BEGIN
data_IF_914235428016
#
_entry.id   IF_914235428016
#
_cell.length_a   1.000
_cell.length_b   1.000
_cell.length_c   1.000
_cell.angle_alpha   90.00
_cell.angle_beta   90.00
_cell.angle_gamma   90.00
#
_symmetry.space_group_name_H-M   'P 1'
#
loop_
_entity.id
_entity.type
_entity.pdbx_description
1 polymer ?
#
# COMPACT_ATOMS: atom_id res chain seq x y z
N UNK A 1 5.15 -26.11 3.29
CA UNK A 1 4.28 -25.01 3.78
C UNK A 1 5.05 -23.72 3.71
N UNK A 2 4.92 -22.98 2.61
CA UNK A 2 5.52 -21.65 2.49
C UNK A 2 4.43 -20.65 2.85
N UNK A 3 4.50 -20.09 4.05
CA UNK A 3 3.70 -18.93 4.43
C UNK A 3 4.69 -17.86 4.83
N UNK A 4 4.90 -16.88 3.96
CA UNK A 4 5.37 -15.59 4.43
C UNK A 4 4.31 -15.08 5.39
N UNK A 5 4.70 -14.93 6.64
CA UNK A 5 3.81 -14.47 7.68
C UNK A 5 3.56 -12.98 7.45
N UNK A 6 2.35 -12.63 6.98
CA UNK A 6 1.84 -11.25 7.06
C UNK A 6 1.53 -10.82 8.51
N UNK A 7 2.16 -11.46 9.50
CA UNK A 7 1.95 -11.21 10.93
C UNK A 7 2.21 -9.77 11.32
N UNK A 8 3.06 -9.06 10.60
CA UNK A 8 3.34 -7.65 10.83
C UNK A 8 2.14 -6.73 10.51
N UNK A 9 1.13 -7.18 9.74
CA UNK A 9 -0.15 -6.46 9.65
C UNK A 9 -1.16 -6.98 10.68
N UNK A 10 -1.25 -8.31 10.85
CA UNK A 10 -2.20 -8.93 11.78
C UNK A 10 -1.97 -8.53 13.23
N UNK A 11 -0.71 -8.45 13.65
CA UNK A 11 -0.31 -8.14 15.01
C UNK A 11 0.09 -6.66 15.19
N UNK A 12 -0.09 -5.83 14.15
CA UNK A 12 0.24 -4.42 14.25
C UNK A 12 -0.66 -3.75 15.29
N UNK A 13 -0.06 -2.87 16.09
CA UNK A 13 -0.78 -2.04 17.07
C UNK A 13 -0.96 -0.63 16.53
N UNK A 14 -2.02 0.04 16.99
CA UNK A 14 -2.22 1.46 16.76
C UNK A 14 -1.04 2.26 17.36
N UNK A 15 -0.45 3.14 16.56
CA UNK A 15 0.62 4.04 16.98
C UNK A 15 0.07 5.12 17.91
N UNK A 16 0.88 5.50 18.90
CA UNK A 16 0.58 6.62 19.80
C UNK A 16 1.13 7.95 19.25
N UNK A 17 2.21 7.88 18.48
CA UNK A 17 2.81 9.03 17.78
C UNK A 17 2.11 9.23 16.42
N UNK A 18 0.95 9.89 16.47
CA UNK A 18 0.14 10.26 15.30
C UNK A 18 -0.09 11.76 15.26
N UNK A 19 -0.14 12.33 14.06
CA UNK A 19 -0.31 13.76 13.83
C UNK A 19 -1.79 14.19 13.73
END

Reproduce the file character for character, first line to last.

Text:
data_IF_914235428016
#
_entry.id   IF_914235428016
#
_cell.length_a   1.000
_cell.length_b   1.000
_cell.length_c   1.000
_cell.angle_alpha   90.00
_cell.angle_beta   90.00
_cell.angle_gamma   90.00
#
_symmetry.space_group_name_H-M   'P 1'
#
loop_
_entity.id
_entity.type
_entity.pdbx_description
1 polymer ?
#
# COMPACT_ATOMS: atom_id res chain seq x y z
N UNK A 1 5.15 -26.11 3.29
CA UNK A 1 4.28 -25.01 3.78
C UNK A 1 5.05 -23.72 3.71
N UNK A 2 4.92 -22.98 2.61
CA UNK A 2 5.52 -21.65 2.49
C UNK A 2 4.43 -20.65 2.85
N UNK A 3 4.50 -20.09 4.05
CA UNK A 3 3.70 -18.93 4.43
C UNK A 3 4.69 -17.86 4.83
N UNK A 4 4.90 -16.88 3.96
CA UNK A 4 5.37 -15.59 4.43
C UNK A 4 4.31 -15.08 5.39
N UNK A 5 4.70 -14.93 6.64
CA UNK A 5 3.81 -14.47 7.68
C UNK A 5 3.56 -12.98 7.45
N UNK A 6 2.35 -12.63 6.98
CA UNK A 6 1.84 -11.25 7.06
C UNK A 6 1.53 -10.82 8.51
N UNK A 7 2.16 -11.46 9.50
CA UNK A 7 1.95 -11.21 10.93
C UNK A 7 2.21 -9.77 11.32
N UNK A 8 3.06 -9.06 10.60
CA UNK A 8 3.34 -7.65 10.83
C UNK A 8 2.14 -6.73 10.51
N UNK A 9 1.13 -7.18 9.74
CA UNK A 9 -0.15 -6.46 9.65
C UNK A 9 -1.16 -6.98 10.68
N UNK A 10 -1.25 -8.31 10.85
CA UNK A 10 -2.20 -8.93 11.78
C UNK A 10 -1.97 -8.53 13.23
N UNK A 11 -0.71 -8.45 13.65
CA UNK A 11 -0.31 -8.14 15.01
C UNK A 11 0.09 -6.66 15.19
N UNK A 12 -0.09 -5.83 14.15
CA UNK A 12 0.24 -4.42 14.25
C UNK A 12 -0.66 -3.75 15.29
N UNK A 13 -0.06 -2.87 16.09
CA UNK A 13 -0.78 -2.04 17.07
C UNK A 13 -0.96 -0.63 16.53
N UNK A 14 -2.02 0.04 16.99
CA UNK A 14 -2.22 1.46 16.76
C UNK A 14 -1.04 2.26 17.36
N UNK A 15 -0.45 3.14 16.56
CA UNK A 15 0.62 4.04 16.98
C UNK A 15 0.07 5.12 17.91
N UNK A 16 0.88 5.50 18.90
CA UNK A 16 0.58 6.62 19.80
C UNK A 16 1.13 7.95 19.25
N UNK A 17 2.21 7.88 18.48
CA UNK A 17 2.81 9.03 17.78
C UNK A 17 2.11 9.23 16.42
N UNK A 18 0.95 9.89 16.47
CA UNK A 18 0.14 10.26 15.30
C UNK A 18 -0.09 11.76 15.26
N UNK A 19 -0.14 12.33 14.06
CA UNK A 19 -0.31 13.76 13.83
C UNK A 19 -1.79 14.19 13.73